Homeward Bound

Preached at Alger First UMC on 4/16/2017

Easter Sunday


After the Sabbath, at dawn on the first day of the week, Mary Magdalene and the other Mary came to look at the tomb. Look, there was a great earthquake, for an angel from the Lord came down from heaven. Coming to the stone, he rolled it away and sat on it. Now his face was like lightning and his clothes as white as snow. The guards were so terrified of him that they shook with fear and became like dead men. But the angel said to the women, “Don’t be afraid. I know that you are looking for Jesus who was crucified. He isn’t here, because he’s been raised from the dead, just as he said. Come, see the place where they laid him. Now hurry, go and tell his disciples, ‘He’s been raised from the dead. He’s going on ahead of you to Galilee. You will see him there.’ I’ve given the message to you.”

With great fear and excitement, they hurried away from the tomb and ran to tell his disciples. But Jesus met them and greeted them. They came and grabbed his feet and worshipped him. Then Jesus said to them, “Don’t be afraid. Go and tell my brothers that I am going into Galilee. They will see me there.” (Matthew 28:1-10)


 

Remember with me where we’ve been.

On Thursday, the disciples shared their Last Supper with Jesus. Then they saw him arrested, and all of them except Peter split and ran.

On Friday, Jesus was on trial and beaten over and over. Peter was there, but he publicly denied any relationship with Jesus three times. Jesus was finally crucified with Mary Magdalene, Mary the mother of James and Joseph, and the mother of Zebedee’s sons watching.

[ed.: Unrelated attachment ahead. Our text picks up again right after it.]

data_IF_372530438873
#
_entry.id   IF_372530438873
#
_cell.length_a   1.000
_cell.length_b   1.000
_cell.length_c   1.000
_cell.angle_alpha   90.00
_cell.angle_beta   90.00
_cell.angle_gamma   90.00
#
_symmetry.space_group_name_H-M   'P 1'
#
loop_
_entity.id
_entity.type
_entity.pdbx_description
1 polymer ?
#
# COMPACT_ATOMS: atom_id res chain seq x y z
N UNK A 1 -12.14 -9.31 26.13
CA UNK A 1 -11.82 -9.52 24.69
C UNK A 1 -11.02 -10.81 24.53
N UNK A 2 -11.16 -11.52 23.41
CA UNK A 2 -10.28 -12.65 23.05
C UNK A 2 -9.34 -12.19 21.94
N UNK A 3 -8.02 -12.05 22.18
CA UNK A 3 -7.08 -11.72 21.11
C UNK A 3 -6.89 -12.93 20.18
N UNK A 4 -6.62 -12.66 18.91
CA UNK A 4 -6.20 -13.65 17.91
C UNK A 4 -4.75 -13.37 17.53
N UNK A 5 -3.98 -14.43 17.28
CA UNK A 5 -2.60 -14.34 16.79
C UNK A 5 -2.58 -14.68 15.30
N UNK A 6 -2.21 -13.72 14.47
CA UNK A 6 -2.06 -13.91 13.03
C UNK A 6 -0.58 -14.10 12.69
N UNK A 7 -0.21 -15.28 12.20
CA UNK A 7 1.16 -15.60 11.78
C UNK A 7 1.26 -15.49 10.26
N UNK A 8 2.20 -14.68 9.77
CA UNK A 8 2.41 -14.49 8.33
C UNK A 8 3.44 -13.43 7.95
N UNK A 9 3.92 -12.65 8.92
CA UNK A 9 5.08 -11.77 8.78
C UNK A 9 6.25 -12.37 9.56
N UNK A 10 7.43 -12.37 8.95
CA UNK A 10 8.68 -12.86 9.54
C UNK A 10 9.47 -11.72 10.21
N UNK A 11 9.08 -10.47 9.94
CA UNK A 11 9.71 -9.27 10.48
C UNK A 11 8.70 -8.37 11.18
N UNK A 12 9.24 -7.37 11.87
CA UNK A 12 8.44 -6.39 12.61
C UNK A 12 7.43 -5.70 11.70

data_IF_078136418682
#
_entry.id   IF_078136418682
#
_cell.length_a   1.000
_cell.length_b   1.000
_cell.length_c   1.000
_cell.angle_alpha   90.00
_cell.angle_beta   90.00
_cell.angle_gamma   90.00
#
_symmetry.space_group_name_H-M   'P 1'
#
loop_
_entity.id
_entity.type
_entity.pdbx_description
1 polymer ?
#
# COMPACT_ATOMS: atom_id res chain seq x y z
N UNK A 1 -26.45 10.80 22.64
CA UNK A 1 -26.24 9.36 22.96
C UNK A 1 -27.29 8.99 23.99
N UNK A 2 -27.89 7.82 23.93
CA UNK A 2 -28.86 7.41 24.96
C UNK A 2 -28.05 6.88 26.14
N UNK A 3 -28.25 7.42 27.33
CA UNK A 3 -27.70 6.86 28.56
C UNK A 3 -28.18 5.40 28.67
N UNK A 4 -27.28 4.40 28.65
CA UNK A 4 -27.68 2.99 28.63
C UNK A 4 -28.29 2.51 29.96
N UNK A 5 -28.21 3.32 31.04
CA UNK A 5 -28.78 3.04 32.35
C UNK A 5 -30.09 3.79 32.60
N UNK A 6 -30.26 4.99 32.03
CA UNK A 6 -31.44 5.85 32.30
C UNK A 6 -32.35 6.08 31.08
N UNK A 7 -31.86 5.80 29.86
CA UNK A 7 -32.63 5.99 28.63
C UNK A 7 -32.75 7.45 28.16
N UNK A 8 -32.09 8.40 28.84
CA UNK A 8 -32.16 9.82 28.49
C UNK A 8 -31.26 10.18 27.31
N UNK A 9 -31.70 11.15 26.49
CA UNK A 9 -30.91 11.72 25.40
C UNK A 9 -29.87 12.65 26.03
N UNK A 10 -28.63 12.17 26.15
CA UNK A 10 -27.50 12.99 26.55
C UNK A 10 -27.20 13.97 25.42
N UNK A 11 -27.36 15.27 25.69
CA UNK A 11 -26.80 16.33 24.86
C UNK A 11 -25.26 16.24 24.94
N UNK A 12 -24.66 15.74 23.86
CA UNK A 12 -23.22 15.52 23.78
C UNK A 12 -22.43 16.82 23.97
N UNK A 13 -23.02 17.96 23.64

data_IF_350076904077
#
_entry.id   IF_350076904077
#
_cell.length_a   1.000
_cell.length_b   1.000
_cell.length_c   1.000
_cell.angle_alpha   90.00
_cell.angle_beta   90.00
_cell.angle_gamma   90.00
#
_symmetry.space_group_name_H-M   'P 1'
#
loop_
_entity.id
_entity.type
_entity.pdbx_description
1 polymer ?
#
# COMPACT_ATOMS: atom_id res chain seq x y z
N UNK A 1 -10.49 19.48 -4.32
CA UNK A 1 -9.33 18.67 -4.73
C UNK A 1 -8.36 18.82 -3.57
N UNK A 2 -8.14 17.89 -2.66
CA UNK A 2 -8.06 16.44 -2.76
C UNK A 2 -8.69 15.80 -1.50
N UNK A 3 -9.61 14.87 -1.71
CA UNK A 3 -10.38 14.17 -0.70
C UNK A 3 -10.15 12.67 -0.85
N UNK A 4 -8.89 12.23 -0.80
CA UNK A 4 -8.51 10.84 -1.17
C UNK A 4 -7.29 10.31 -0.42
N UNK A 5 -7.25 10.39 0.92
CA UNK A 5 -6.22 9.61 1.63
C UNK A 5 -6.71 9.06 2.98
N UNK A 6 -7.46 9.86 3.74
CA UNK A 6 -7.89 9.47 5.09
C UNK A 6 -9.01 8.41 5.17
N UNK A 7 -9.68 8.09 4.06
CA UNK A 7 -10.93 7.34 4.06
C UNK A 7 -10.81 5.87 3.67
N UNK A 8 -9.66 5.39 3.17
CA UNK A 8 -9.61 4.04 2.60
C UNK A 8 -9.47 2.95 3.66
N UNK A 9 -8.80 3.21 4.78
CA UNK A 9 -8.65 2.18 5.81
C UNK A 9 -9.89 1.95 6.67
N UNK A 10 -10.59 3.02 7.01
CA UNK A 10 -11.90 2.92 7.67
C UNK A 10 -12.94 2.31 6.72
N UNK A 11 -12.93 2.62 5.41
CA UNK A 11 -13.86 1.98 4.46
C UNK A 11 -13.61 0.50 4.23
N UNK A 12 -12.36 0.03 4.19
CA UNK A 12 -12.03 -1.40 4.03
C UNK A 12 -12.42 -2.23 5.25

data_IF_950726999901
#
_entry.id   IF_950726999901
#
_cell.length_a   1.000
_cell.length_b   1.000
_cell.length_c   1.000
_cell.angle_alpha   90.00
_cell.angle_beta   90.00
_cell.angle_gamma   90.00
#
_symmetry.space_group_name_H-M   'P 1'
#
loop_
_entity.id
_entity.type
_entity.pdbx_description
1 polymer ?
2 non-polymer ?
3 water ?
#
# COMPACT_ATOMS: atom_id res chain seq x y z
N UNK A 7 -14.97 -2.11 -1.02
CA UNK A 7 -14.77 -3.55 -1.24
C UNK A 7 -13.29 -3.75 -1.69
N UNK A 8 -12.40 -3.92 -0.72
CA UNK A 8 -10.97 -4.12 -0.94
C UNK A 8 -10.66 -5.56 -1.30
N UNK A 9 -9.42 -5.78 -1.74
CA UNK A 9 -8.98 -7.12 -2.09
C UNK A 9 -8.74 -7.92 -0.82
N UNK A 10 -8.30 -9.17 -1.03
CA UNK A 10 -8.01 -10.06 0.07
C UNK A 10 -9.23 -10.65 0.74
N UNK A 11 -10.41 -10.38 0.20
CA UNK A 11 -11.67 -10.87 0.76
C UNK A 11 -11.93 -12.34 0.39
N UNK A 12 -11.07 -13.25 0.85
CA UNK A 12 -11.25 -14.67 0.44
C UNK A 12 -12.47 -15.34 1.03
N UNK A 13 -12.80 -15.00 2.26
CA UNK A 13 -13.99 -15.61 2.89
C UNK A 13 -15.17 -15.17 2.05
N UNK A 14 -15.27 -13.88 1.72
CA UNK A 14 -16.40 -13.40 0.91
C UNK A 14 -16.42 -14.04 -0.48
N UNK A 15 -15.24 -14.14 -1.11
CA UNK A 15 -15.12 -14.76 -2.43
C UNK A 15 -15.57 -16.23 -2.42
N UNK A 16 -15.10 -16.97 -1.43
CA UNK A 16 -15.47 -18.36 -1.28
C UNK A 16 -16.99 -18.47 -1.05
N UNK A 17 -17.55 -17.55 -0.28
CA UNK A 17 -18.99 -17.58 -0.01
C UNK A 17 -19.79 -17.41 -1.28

Then yesterday, Jesus was buried in the tomb. A stone was rolled in front of the tomb. The tomb was sealed and guards were posted so that no one could steal the body and falsely claim that Jesus rose from the dead. All hope was gone.

But today, everything changed. Mary Magdalene and the other Mary were at the tomb, and it doesn’t seem like they ever left. Early this morning, they felt a big earthquake and saw an angel coming down. It was so terrifying that those big bad guards passed out from their fear.

The angel told the women that Jesus had been raised from the dead. The angel told them to go tell the disciples about it and tell them to meet Jesus in Galilee.

Then the women run out to do that and, suddenly, they meet Jesus on the way. And it’s funny, Jesus gives this non-chalante response – “Oh hey! Don’t worry, everything’s ok. Go tell the guys that I’ll be in Galilee and they’ll see me there.”

This week when I was studying this story, this call to go back to Galilee stuck out to me. So I want to explore that here. Galilee is an important location in Matthew, Mark, Luke, and John – It was the hometown of Jesus and his disciples

Jesus was born in Bethlehem, which isn’t in Galilee, but then he and his parents fled to Egypt as refugees. When they came back they settled in Nazareth in Galilee.

In fact, the first 18 chapters of Matthew happen in Galilee. Jesus was baptized there, he was tempted in the desert there, he preached that huge Sermon on the Mount there, he did a bunch of miracles there. The disciples were called in Galilee and Mary Magdalene and Mary the mother of James and Joseph have followed Jesus since Galilee. They all have a bunch of good memories in Galilee